Friends, I wrote this story sometime in November, I believe. It is around 900 words and fits the criteria for a flash fiction story,

I hope you find it inspiring and thought-provoking. It deals with listening to our instincts, meditation, and more.

ONE

I got out of the shower. I sometimes took too long, but the water always warmed me up, especially on cold winter days. The bathroom was humid and the mirror had a layer of steam on it.

As I toweled off I looked in the mirror. My image was heavily distorted due to the steam, but I could swear that my eyes looked like they were swirling orbs of black and white. A separate purple light the size of a dime appeared on my forehead.

I quickly wiped the steam off the mirror with my towel and all I saw was what I was supposed to see: my normal appearance.

purple light

TWO

I sat on my meditation cushion. I knew I was in a deep meditation because my mind was calm. Behind my closed eyelids I could see a purple light toward the center of my vision. I followed the light until I found myself in a crowd of people at a market.

I came upon an older woman who was wearing a purple flowing skirt and a top that was tie dyed in purple and blue. Her long white hair was tied in two braids on either side.

She stopped what she was doing and stared right at me. She had a purple light in the middle of her head.

 

THREE

I stared into the foggy mirror. Again, my eyes looked like they were swirling and I saw the same purple light.

“Hey, Stephen. Can you come here?”

I stared into the mirror until he got there, mesmerized by the light. “Look at the mirror,” I directed.

“What am I looking at?”

“You see it, too?”

“See what?”

“My eyes? The purple light?”

He looked at me. “I think you’re delusional.”

third eye

FOUR

I sat for a long time on my meditation cushion again, willing myself not to think about the purple light I thought I kept seeing. But again, it seemed to burn brightly in the darkness of my mind. Giving up, I allowed my mind to go on this tangent: to explore the purple light.

I followed the light and again, I was at the same market I’d seen before. Instead of seeing the woman in purple I expected to see, I saw a little girl, maybe about three years old wander away toward the parking lot.

A large SUV approached and its speed indicated that it had not seen her tiny little body. Out of nowhere, the woman in purple scrambled toward the child and swooped her up just as the large vehicle came to a screeching halt.

 

FIVE

A couple weeks later, I was traveling. I decided to go exploring on foot one afternoon and ended up at a pedestrian mall. I walked for nearly a mile before deciding to turn back toward my hotel. On my right was a little sign that said “market.” It was mid-summer and some fresh fruit to snack on sounded like a good idea.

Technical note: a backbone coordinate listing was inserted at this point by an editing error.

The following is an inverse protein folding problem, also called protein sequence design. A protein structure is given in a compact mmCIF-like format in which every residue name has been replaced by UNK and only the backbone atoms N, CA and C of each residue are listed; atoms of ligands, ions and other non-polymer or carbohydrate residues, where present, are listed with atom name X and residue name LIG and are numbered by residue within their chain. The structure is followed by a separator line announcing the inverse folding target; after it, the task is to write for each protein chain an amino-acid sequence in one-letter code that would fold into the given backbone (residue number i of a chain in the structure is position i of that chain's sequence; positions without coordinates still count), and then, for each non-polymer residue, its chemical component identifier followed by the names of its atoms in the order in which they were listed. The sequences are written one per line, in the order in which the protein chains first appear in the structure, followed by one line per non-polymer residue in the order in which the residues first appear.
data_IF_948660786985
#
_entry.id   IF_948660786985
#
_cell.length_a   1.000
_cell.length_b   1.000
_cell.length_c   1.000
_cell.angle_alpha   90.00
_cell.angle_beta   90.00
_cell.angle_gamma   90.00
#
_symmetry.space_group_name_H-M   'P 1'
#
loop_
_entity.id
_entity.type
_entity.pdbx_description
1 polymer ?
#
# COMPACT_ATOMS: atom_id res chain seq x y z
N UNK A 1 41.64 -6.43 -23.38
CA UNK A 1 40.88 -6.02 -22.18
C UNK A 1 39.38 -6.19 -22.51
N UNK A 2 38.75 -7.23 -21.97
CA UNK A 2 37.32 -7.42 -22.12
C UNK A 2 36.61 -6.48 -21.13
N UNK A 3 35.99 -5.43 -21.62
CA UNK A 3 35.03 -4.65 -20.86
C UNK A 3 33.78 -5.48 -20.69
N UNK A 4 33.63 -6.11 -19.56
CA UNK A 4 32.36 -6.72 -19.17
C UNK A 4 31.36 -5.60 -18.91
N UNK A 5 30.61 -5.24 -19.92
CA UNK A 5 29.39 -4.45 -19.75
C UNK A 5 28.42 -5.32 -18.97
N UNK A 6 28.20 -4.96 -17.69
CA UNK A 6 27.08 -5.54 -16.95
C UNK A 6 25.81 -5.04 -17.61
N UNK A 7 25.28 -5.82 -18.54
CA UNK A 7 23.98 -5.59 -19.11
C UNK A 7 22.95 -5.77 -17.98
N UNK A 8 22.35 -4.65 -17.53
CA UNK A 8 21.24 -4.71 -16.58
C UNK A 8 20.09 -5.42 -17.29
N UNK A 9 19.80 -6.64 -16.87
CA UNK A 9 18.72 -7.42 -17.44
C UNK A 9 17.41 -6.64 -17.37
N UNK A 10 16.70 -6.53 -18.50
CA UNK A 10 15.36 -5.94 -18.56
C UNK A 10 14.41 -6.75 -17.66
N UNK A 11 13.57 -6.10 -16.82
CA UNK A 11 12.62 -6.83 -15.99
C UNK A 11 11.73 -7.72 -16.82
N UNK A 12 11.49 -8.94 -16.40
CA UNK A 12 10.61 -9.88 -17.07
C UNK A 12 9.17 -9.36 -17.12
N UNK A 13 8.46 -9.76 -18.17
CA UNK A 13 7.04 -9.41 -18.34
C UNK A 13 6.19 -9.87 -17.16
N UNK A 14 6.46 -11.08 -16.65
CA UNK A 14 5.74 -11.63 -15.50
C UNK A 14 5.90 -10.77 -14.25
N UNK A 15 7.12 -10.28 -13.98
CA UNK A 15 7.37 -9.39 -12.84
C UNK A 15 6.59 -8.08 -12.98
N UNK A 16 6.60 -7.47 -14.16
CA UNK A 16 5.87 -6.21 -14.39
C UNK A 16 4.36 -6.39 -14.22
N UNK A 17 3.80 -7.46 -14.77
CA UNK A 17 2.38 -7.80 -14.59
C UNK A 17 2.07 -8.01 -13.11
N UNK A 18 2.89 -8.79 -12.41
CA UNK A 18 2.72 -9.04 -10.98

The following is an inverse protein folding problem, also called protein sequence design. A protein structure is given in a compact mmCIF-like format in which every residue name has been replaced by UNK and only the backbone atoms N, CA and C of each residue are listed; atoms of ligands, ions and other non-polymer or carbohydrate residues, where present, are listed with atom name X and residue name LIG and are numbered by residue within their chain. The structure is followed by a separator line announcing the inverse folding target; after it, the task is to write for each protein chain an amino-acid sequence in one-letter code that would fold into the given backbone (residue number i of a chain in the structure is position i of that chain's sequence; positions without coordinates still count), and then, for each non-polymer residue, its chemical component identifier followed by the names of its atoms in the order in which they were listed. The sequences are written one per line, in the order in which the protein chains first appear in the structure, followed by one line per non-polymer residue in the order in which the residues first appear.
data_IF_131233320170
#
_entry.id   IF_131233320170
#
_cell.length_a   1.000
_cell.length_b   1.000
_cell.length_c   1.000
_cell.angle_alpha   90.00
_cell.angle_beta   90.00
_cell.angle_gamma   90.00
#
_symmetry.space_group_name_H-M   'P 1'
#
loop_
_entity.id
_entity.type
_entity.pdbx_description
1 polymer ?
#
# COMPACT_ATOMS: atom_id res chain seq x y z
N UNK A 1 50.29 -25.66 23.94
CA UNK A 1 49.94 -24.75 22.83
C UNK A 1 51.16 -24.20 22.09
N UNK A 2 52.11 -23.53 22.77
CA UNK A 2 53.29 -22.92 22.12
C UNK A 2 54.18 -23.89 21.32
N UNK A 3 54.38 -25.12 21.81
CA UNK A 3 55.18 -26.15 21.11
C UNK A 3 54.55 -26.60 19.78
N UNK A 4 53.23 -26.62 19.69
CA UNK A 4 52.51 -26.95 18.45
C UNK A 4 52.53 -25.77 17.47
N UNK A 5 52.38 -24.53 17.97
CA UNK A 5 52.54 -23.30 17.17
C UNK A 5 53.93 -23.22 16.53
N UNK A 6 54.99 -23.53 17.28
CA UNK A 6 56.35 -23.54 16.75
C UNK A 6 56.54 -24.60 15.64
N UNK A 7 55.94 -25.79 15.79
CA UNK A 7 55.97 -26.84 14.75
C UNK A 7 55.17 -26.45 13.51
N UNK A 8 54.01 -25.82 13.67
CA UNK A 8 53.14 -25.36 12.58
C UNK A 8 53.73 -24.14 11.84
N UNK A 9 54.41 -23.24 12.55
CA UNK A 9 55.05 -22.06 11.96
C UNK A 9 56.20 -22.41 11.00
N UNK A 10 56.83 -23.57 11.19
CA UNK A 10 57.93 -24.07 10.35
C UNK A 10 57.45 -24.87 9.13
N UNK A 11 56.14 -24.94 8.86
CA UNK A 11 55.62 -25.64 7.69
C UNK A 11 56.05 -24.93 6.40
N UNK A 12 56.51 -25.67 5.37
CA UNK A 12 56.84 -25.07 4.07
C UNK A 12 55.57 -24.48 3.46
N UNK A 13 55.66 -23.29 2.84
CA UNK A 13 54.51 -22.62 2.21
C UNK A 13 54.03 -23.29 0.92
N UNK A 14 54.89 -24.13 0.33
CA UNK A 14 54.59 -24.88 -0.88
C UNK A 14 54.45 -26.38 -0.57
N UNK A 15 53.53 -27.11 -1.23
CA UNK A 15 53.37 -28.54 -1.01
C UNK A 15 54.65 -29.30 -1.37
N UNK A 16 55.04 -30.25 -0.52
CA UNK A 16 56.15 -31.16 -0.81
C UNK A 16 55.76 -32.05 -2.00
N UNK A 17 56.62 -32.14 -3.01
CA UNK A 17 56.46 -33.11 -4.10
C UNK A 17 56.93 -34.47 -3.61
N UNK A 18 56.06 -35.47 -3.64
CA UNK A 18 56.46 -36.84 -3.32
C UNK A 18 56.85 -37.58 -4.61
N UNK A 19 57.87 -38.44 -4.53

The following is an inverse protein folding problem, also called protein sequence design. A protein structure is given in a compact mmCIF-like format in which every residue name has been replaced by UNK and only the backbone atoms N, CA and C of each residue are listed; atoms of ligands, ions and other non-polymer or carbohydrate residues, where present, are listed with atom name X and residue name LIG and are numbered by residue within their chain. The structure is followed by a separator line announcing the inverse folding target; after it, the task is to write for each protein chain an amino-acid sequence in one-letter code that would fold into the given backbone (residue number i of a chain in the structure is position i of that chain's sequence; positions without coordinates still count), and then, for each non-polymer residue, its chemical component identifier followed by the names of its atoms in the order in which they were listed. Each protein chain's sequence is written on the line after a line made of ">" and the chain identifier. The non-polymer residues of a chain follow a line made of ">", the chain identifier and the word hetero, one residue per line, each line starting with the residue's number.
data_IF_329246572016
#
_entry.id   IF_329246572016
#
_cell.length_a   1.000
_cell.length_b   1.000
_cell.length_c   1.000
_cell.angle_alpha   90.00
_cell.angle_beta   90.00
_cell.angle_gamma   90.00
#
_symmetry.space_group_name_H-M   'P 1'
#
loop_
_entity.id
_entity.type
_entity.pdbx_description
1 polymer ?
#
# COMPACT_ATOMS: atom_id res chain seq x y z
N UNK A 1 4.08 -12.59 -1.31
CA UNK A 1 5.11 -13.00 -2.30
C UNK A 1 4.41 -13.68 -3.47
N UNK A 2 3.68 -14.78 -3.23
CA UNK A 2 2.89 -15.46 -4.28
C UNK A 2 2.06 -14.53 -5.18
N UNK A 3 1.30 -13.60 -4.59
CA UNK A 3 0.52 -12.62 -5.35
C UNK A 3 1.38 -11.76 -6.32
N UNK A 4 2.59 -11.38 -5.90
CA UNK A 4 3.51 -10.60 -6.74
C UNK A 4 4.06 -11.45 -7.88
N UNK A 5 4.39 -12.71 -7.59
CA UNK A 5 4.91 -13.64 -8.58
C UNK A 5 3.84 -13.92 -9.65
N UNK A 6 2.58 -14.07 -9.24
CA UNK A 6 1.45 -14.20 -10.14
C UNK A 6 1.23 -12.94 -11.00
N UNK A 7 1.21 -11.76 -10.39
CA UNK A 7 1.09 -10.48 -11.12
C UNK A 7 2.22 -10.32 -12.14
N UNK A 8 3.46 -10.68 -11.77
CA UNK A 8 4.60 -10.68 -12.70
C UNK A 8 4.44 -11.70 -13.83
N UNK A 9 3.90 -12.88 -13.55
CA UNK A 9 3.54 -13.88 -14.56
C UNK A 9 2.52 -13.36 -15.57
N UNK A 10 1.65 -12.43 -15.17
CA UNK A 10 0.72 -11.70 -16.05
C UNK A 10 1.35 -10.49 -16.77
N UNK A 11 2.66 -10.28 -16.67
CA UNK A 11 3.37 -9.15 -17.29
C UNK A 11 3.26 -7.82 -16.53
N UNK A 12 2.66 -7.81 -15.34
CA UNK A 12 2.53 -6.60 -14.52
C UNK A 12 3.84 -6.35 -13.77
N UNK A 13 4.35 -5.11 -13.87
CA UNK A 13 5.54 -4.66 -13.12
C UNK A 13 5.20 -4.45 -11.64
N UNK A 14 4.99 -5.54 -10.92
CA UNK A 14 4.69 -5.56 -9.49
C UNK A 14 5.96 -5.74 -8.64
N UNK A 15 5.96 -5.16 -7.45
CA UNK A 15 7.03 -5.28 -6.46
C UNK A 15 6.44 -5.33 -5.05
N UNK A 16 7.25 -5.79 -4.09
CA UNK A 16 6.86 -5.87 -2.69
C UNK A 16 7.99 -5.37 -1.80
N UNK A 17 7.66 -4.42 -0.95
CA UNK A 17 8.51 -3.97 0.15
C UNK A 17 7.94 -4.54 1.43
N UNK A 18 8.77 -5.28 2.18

I got closer to the market and the middle of my forehead started to ache. When I arrived, I realized the whole scene was familiar to me. Instinctively, I looked for the woman in purple.

I put my palm on my forehead and shook my head, hoping to lessen the pain. That was when I saw her. She was near a vegetable stand with kale, tomatoes, onions and cucumbers. She was speaking to a customer when she glanced over and saw me. I saw her do a double-take. I walked closer and could saw a purple light emanating from her forehead.

When I was in earshot she called to me.

“You’re the hero here. Look around and go.”

I looked at her not comprehending.

“GO!” she shouted.

I jumped a little. I didn’t understand. But I didn’t think I wanted to speak to this woman any longer.

I turned toward the street and there she was. The little girl. I saw a car coming and without thinking I flew over to her and pushed her out of the way. The car stopped, but not before hitting me hard enough to knock me off my feet.

It took me a moment to get over my disorientation and by then a small crowd gathered.

The police were called, but I was all right. I knew I’d have a nasty bruise on my left hip but I had saved a little girl. The driver of the car felt so terrible, I couldn’t even think about pressing charges.

After the commotion died down, I started to walk back toward my hotel. A nap and some soothing music sounded like welcome relief.

When I got toward the hotel entrance, the woman in purple stepped in the doorway so it would automatically open. I could see the purple light on her forehead and I felt an ache in the middle of mine.

“You have opened your third eye,” she said. “You listened to your instinct. You became a hero.”

She smiled, but said nothing else and turned to leave. “Wait!” I called after her.

She looked back for a moment and said, “Keep doing what you’re doing.”

She rounded the corner of a hallway. I tried to run after her, but she was gone.

 

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